Double Entry Principle
The principle of Double entry States that for every “debit entry”, there must be a corresponding “credit entry” and vice versa. It is the foundation of bookkeeping.
The double-entry system of accounting was first recorded by an Italian mathematician, Luca Pacioli, who is widely known today as the “Father of Accounting”, in 1544 in Venice.
The entries in the cash book and other original books uses the double entry principle. It is applicable to ledger accounts.
The principle operates on the basis that every financial transaction must have two aspects.
Summary of the Principle:
Dr ____ The Receiver (Receiving Account)
Cr ____ The Giver (Giving Account)
The Procedures to be followed are:
(i) The keeping of books of account.
(ii) The division of each book into separate accounts.
(iii) Each account is divided into two halves left hand side debit (Dr) and right hand side Credit (Cr).
(iv) All-transactions must be recorded in two accounts, one account is debited and another account credited.
(v) The giver (giving account) is credited with the value of whatever it receives and the receiver (receiving account) is debited with the same amount.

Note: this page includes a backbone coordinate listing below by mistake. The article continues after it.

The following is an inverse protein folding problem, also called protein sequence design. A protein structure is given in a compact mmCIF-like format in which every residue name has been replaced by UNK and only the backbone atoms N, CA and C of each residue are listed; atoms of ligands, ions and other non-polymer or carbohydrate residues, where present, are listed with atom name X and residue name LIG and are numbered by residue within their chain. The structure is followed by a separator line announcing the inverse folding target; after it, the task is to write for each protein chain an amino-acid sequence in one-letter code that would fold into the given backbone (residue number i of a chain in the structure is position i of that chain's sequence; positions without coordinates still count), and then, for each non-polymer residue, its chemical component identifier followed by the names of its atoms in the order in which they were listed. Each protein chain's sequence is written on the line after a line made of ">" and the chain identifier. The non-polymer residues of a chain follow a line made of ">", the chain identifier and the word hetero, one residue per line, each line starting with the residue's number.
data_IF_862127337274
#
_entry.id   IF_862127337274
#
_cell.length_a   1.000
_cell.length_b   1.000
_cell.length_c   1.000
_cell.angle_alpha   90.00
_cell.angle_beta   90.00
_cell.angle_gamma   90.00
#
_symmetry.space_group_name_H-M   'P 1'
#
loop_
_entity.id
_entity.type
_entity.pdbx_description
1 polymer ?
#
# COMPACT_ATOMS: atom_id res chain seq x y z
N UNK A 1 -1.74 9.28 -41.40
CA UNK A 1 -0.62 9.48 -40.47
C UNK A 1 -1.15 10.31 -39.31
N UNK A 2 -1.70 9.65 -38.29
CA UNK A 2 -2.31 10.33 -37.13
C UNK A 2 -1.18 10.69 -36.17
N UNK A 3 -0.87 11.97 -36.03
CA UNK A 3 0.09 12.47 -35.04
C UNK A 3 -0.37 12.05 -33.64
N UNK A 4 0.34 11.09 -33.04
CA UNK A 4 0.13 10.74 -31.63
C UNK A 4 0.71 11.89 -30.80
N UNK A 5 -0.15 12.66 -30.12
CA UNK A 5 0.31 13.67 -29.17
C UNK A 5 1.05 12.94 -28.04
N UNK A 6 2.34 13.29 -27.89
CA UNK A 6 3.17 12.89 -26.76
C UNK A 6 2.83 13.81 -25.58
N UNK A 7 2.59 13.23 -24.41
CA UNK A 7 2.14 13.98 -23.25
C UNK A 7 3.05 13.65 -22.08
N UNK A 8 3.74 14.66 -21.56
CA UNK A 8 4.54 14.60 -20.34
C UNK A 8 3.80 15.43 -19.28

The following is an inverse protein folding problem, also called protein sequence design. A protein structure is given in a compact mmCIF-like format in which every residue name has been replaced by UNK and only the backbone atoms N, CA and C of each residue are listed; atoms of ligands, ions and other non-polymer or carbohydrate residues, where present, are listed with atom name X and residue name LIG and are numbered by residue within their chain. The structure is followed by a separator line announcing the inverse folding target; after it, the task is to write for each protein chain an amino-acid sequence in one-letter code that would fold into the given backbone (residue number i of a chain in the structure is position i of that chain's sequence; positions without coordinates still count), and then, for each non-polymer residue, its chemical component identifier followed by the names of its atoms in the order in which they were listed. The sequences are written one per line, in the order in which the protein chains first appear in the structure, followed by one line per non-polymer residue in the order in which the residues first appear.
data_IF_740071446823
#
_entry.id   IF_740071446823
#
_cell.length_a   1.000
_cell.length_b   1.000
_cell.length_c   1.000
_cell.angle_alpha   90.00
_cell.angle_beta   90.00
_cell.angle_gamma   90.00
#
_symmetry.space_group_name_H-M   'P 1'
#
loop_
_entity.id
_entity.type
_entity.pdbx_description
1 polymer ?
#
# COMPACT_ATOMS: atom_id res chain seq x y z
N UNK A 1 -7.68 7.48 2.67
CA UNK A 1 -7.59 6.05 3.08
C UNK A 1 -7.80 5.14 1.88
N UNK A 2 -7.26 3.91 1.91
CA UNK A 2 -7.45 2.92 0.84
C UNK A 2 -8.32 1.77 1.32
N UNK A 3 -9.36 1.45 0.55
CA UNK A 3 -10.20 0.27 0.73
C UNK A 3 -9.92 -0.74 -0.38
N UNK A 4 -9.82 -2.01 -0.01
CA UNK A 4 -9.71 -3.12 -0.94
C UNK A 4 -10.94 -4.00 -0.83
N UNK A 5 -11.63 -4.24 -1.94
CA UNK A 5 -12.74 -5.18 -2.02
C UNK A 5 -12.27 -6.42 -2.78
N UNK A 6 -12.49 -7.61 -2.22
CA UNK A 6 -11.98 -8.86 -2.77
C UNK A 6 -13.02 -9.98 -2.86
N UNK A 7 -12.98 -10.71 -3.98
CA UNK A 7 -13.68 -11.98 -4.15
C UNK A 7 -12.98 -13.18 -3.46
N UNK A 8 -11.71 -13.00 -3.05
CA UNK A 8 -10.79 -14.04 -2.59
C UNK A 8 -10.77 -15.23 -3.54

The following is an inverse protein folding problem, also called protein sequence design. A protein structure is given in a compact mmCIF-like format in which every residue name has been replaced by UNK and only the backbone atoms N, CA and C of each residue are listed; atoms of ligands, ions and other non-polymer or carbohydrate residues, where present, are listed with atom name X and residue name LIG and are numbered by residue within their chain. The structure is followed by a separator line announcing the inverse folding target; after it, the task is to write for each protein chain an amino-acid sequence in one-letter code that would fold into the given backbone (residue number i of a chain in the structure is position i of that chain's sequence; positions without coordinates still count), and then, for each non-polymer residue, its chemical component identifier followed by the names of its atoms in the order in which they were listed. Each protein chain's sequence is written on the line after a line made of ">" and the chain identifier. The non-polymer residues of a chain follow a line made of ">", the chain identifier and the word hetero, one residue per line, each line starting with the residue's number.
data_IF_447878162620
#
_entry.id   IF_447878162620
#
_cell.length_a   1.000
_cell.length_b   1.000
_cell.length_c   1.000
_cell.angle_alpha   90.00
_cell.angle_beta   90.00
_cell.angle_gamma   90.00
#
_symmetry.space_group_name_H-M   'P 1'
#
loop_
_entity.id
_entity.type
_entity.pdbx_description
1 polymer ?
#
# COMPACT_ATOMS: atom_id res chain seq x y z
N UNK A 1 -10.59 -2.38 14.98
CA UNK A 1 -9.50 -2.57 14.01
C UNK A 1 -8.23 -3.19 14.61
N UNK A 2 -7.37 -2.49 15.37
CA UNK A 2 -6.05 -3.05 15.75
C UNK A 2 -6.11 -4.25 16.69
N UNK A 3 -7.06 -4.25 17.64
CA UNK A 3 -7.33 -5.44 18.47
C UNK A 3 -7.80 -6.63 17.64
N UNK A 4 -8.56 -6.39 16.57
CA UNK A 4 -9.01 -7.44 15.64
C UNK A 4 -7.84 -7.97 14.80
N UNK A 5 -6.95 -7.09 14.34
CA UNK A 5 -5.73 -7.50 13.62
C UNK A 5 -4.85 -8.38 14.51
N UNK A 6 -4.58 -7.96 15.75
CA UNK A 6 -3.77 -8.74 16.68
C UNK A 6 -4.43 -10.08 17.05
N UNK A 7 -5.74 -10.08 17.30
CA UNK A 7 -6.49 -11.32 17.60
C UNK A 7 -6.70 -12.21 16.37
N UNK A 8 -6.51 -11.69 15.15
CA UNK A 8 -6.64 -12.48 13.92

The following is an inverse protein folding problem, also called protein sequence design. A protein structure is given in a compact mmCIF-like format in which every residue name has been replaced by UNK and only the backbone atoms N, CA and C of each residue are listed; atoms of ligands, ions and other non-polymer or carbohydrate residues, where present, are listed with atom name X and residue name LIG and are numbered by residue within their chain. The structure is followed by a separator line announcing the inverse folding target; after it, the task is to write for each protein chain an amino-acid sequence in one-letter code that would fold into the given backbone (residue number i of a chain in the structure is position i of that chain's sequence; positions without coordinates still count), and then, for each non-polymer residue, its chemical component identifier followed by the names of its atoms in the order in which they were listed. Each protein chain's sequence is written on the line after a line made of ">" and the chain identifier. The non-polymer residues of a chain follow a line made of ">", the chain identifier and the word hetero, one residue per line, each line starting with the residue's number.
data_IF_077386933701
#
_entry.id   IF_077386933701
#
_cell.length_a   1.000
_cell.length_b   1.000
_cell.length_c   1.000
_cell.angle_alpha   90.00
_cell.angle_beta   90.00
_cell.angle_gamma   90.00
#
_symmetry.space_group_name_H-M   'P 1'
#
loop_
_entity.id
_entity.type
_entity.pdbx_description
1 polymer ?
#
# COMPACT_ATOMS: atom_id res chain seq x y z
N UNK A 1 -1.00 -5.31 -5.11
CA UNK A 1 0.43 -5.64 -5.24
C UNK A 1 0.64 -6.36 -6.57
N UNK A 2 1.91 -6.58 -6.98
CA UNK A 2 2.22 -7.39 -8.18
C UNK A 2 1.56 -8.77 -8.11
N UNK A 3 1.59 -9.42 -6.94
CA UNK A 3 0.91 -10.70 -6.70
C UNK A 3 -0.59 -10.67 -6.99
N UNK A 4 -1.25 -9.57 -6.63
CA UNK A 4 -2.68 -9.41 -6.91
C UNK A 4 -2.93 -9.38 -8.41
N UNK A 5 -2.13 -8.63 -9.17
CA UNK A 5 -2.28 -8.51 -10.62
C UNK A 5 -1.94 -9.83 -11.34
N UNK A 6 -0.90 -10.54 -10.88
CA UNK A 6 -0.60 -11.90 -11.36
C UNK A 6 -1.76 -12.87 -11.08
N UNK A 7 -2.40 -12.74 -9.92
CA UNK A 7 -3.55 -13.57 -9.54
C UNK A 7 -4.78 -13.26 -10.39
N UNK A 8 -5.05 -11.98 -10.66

Advantages of Double Entry Principle:
(i) It caters for both personal and impersonal aspect of transactions.
(ii) It enables the final account to be prepared by the subtraction of Expenses from Revenue.
(iii) It facilitates the detection of errors and fraud.
NB: The Double entry principle of accounting was propounded by “De Lucca Paciolo” in 1494
Differences between Debit and Credit Entry:
|S/N||Debit Entry Represents:||Credit Entry Represents:|
|(i).||An increase in the value of assets||A decrease in the value of assets|
|(ii).||A decrease in the amount of a liability||An increase in the value of liability|
|(iii).||A decrease in capital||An increase in capital|
|(iv).||An item of expenditure and expenses||An item of Income or gain|